Today in History

  • Wed Feb 22nd, 2012 7:45pm
  • Life

Today is Thursday, Feb. 23, the 54th day of 2012. There are 312 days left in the year.

Today’s highlight:

On Feb. 23, 1942, the first shelling of the U.S. mainland during World War II occurred as a Japanese submarine fired on an oil refinery near Santa Barbara, Calif., causing little damage.

On this date:

In 1685, composer George Frideric Handel was born in Germany.

In 1836, the siege of the Alamo began in San Antonio, Texas.

In 1848, the sixth president of the United States, John Quincy Adams, died in Washington, D.C., at age 80.

In 1861, President-elect Abraham Lincoln arrived secretly in Washington to take office, following word of a possible assassination plot in Baltimore.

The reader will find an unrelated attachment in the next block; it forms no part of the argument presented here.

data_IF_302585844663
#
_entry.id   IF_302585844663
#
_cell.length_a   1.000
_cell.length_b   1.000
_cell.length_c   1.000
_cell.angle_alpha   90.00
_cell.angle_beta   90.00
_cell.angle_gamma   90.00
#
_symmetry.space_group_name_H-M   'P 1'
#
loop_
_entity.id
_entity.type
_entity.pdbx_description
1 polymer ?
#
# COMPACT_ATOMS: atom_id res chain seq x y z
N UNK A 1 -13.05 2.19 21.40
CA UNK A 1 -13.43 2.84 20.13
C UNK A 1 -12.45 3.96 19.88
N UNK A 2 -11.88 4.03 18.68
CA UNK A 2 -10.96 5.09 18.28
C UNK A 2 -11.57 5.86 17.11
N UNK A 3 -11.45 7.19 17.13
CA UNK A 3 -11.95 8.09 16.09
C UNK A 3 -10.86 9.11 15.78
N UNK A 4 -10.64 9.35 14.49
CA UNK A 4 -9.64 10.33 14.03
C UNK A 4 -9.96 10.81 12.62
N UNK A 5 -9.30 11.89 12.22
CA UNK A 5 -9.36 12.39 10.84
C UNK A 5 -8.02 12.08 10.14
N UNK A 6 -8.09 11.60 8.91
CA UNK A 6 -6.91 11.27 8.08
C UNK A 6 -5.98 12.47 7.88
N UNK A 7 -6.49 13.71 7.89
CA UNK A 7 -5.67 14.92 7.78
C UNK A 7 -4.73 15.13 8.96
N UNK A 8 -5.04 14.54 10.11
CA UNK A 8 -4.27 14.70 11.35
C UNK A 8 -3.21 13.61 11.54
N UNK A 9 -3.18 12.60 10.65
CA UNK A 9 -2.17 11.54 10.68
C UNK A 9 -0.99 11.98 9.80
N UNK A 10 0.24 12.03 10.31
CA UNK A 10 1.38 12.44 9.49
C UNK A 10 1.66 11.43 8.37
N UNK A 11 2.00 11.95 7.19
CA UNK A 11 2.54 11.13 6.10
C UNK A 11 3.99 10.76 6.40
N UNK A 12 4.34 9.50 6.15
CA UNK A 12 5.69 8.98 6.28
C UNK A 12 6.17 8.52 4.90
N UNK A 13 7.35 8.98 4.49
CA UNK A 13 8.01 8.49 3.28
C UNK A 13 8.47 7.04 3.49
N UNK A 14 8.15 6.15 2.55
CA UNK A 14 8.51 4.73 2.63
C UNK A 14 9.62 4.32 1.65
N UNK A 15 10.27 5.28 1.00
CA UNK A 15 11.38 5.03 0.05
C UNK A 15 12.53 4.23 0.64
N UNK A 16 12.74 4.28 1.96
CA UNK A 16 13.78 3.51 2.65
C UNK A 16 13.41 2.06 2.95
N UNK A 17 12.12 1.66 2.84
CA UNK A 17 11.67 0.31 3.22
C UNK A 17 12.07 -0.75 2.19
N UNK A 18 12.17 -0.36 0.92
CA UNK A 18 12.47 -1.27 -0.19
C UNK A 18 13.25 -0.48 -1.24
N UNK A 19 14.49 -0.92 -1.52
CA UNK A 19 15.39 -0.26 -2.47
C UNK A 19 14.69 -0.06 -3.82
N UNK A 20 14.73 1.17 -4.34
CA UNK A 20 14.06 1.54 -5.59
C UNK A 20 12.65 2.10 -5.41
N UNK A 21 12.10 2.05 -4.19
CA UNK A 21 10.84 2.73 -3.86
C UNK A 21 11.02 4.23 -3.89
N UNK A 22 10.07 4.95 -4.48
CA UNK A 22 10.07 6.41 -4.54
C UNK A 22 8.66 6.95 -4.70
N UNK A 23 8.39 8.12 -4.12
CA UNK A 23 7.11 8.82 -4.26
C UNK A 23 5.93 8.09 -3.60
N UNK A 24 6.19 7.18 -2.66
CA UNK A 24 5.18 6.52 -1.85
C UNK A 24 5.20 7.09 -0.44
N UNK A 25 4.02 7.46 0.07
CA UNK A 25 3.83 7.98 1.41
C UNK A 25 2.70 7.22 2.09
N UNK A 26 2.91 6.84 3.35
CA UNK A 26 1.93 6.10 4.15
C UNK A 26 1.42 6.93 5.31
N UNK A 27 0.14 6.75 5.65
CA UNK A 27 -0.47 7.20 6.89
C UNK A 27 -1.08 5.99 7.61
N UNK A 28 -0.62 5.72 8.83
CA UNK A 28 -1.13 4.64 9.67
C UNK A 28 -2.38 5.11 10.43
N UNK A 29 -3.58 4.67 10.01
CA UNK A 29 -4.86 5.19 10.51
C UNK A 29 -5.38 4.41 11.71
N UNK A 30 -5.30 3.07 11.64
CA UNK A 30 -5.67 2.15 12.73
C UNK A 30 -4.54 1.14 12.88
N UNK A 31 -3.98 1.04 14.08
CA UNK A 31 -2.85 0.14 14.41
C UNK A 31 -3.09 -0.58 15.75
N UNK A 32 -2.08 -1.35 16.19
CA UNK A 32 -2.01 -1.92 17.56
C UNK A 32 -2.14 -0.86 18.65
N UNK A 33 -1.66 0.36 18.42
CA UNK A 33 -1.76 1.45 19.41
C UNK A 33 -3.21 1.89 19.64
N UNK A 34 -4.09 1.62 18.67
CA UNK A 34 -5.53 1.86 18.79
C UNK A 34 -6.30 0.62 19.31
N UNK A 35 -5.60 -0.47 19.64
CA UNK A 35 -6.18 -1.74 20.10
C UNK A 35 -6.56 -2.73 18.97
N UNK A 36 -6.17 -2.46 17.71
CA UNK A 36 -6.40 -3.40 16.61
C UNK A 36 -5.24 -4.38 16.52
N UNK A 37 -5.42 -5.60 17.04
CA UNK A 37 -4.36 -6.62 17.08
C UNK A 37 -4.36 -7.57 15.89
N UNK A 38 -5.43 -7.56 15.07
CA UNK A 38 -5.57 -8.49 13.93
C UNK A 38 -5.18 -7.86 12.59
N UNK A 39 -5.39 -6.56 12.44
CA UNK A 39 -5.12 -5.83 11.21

In 1870, Mississippi was readmitted to the Union.

In 1927, President Calvin Coolidge signed a bill creating the Federal Radio Commission, forerunner of the Federal Communications Commission.

In 1945, during World War II, U.S. Marines on Iwo Jima captured Mount Suribachi.

In 1954, the first mass inoculation of children against polio with the Salk vaccine began in Pittsburgh.

In 1965, film comedian Stan Laurel, 74, died in Santa Monica, Calif.

In 1970, Guyana became a republic within the Commonwealth of Nations.

In 1981, an attempted coup began in Spain as 200 members of the Civil Guard invaded Parliament, taking lawmakers hostage. (However, the attempt collapsed 18 hours later.)

In 1992, the XVI Winter Olympic Games ended in Albertville, France.

Associated Press